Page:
Catherine Kosic (Cosie) was baptized in the Greek Orthodox Church. As a young girl, when tending her family’s sheep; thus, left alone for long periods of time, she developed a habit of contemplative prayer. One day while watching the flocks, she saw a pretty child lying asleep on the grass. Attracted by its beauty, she went to pick up the baby, but it disappeared, leaving Catherine with a feeling of great loneliness.
She told her mother about the incident but received little understanding; her mother told her that God didn’t appear to such poor people, and that the Christ Child was simply a figment of her imagination. After several more apparitions of which she wisely said nothing, Catherine developed a desire to visit Cattaro because there were several churches there in which she felt that she could pray better. Her mother thought this urge was unreasonable, but she finally arranged for Catherine to go to Cattaro as a servant of a wealthy woman. Her mother gave little thought to the fact that the woman was a pious Catholic, but the girl rejoiced in her good luck. At the age of 12, Catherine settled down as a servant to the kindly woman who made no objection to the fact that Catherine’s errands invariably led her past the church, where she would stop for a visit.
After a few years of the pleasant life, Catherine consulted her spiritual director about becoming a recluse. He thought her too young, but she continued to insist. After much prayer and discussion, they decided that she should follow the life of a hermit. In the Middle Ages, it was common for every church or place of pilgrimage to have one or more cells in which solitaries dwelt in prayer and penance. Such a cell was built near the Saint Bartholomew’s in Cattaro. It had a window through which the anchorite could hear Mass and another tiny window to which people would come occasionally to ask for prayers or to give food. Catherine was conducted to her cell in solemn ceremony, and, after making promises of stability, the door was sealed.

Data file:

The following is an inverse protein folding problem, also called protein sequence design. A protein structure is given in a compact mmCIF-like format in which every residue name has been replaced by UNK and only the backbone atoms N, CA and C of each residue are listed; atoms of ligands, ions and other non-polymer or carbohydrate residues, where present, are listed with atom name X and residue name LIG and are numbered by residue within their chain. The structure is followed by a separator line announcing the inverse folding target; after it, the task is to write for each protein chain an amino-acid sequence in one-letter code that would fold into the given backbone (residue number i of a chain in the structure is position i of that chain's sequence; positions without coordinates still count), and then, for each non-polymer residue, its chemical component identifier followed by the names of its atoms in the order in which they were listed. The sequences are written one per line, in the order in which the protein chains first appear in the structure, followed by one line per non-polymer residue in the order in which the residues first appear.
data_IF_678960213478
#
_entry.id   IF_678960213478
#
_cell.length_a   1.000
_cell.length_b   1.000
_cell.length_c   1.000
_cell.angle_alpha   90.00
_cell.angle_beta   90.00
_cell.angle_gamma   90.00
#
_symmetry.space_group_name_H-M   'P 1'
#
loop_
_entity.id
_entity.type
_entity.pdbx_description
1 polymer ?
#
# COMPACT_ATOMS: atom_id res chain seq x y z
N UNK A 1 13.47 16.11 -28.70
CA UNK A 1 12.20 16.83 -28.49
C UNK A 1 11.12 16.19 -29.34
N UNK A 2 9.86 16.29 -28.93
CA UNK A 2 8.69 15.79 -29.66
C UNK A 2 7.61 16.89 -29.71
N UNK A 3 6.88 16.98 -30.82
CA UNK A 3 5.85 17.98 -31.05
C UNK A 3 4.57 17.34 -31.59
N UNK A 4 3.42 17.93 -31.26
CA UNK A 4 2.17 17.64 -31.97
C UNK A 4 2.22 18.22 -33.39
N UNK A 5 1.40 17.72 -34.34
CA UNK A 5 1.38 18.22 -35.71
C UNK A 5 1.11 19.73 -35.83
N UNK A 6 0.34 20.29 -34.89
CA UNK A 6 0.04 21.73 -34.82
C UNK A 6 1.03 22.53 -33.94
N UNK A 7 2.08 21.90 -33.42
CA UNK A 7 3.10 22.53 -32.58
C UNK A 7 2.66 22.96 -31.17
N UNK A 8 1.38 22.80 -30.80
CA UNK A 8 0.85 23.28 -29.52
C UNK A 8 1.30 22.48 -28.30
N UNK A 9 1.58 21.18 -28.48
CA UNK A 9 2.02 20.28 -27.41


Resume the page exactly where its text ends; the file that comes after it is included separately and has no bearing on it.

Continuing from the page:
In response to a vision, she was later transferred to a cell at the Church of St. Paul, where she followed the rule of the tertiaries of Saint Dominic for 52 years. Upon becoming a Dominican, she chose the name Osanna, in honor of Blessed Osanna of Mantua, a Dominican tertiary who had died in 1505. The life of an anchorite is barren of comforts and replete with penances. Even without the spiritual punishments that she endured, it was a rugged life. Osanna wore the coarsest of clothes, ate almost nothing, and endured the heat and cold and misery of enclosure in a small space for half a century. Her tiny cell, however, was often bright with heavenly visitors. Our Lord appeared to her many times, usually in the form of the beautiful baby she had seen while tending her flocks. Our Lady visited, too, with several of the saints, as well as demons who attempted to distract her from prayer. Once the devil appeared to her in the form of the Blessed Virgin and told her to modify her penances. By obedience to her confessor, she managed to penetrate this clever disguise and vanquish her enemy.
Although she lived alone, there was nothing selfish about Osanna’s spirituality. A group of her Dominican sisters, who considered her their leader, consulted her frequently and sought her prayers. A convent of sisters founded at Cattaro regarded her as their foundress, because of her prayers, although she never saw the place. When the city was attacked by the Turks, the people ran to her for help, and they credited their deliverance to her prayers. Another time, her prayers saved them from the plague.
Born: 1493 at Kumano, Montenegro as Catherine Cosie
Died: 1565 of natural causes
Beatified: 1928 (cultus confirmed); 1934 (beautified)